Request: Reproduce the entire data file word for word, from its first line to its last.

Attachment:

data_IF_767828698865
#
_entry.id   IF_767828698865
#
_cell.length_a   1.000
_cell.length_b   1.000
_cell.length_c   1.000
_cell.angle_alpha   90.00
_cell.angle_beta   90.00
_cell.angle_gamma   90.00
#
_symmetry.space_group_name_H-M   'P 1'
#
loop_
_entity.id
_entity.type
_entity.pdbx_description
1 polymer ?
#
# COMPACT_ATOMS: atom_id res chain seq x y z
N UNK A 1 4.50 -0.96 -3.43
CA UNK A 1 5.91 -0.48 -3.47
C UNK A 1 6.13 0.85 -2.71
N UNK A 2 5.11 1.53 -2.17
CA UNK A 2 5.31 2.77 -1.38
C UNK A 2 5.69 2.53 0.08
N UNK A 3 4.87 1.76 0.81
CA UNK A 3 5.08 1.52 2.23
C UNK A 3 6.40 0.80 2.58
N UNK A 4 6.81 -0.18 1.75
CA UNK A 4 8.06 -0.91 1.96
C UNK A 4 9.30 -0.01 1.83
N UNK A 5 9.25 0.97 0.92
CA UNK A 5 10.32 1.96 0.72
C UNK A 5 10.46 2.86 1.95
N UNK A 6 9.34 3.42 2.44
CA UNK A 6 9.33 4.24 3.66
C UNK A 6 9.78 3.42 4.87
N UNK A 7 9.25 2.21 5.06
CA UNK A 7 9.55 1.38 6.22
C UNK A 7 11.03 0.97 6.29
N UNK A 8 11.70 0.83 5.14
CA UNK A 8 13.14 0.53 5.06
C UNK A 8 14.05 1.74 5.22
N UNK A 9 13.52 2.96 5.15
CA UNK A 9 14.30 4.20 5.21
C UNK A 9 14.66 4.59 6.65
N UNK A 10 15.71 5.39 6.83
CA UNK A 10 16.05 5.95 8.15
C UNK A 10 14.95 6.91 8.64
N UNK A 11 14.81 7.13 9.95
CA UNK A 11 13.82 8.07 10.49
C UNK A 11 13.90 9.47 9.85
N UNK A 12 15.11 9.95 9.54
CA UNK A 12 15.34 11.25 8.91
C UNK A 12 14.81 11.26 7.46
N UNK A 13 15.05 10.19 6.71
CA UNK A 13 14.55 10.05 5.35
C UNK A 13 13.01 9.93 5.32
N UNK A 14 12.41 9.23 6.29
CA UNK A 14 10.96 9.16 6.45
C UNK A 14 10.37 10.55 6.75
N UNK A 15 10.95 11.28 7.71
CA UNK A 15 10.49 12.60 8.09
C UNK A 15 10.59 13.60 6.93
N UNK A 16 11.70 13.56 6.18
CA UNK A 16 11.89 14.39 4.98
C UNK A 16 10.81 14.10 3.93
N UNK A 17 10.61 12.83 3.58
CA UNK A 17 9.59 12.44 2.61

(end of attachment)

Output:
data_IF_767828698865
#
_entry.id   IF_767828698865
#
_cell.length_a   1.000
_cell.length_b   1.000
_cell.length_c   1.000
_cell.angle_alpha   90.00
_cell.angle_beta   90.00
_cell.angle_gamma   90.00
#
_symmetry.space_group_name_H-M   'P 1'
#
loop_
_entity.id
_entity.type
_entity.pdbx_description
1 polymer ?
#
# COMPACT_ATOMS: atom_id res chain seq x y z
N UNK A 1 4.50 -0.96 -3.43
CA UNK A 1 5.91 -0.48 -3.47
C UNK A 1 6.13 0.85 -2.71
N UNK A 2 5.11 1.53 -2.17
CA UNK A 2 5.31 2.77 -1.38
C UNK A 2 5.69 2.53 0.08
N UNK A 3 4.87 1.76 0.81
CA UNK A 3 5.08 1.52 2.23
C UNK A 3 6.40 0.80 2.58
N UNK A 4 6.81 -0.18 1.75
CA UNK A 4 8.06 -0.91 1.96
C UNK A 4 9.30 -0.01 1.83
N UNK A 5 9.25 0.97 0.92
CA UNK A 5 10.32 1.96 0.72
C UNK A 5 10.46 2.86 1.95
N UNK A 6 9.34 3.42 2.44
CA UNK A 6 9.33 4.24 3.66
C UNK A 6 9.78 3.42 4.87
N UNK A 7 9.25 2.21 5.06
CA UNK A 7 9.55 1.38 6.22
C UNK A 7 11.03 0.97 6.29
N UNK A 8 11.70 0.83 5.14
CA UNK A 8 13.14 0.53 5.06
C UNK A 8 14.05 1.74 5.22
N UNK A 9 13.52 2.96 5.15
CA UNK A 9 14.30 4.20 5.21
C UNK A 9 14.66 4.59 6.65
N UNK A 10 15.71 5.39 6.83
CA UNK A 10 16.05 5.95 8.15
C UNK A 10 14.95 6.91 8.64
N UNK A 11 14.81 7.13 9.95
CA UNK A 11 13.82 8.07 10.49
C UNK A 11 13.90 9.47 9.85
N UNK A 12 15.11 9.95 9.54
CA UNK A 12 15.34 11.25 8.91
C UNK A 12 14.81 11.26 7.46
N UNK A 13 15.05 10.19 6.71
CA UNK A 13 14.55 10.05 5.35
C UNK A 13 13.01 9.93 5.32
N UNK A 14 12.41 9.23 6.29
CA UNK A 14 10.96 9.16 6.45
C UNK A 14 10.37 10.55 6.75
N UNK A 15 10.95 11.28 7.71
CA UNK A 15 10.49 12.60 8.09
C UNK A 15 10.59 13.60 6.93
N UNK A 16 11.70 13.56 6.18
CA UNK A 16 11.89 14.39 4.98
C UNK A 16 10.81 14.10 3.93
N UNK A 17 10.61 12.83 3.58
CA UNK A 17 9.59 12.44 2.61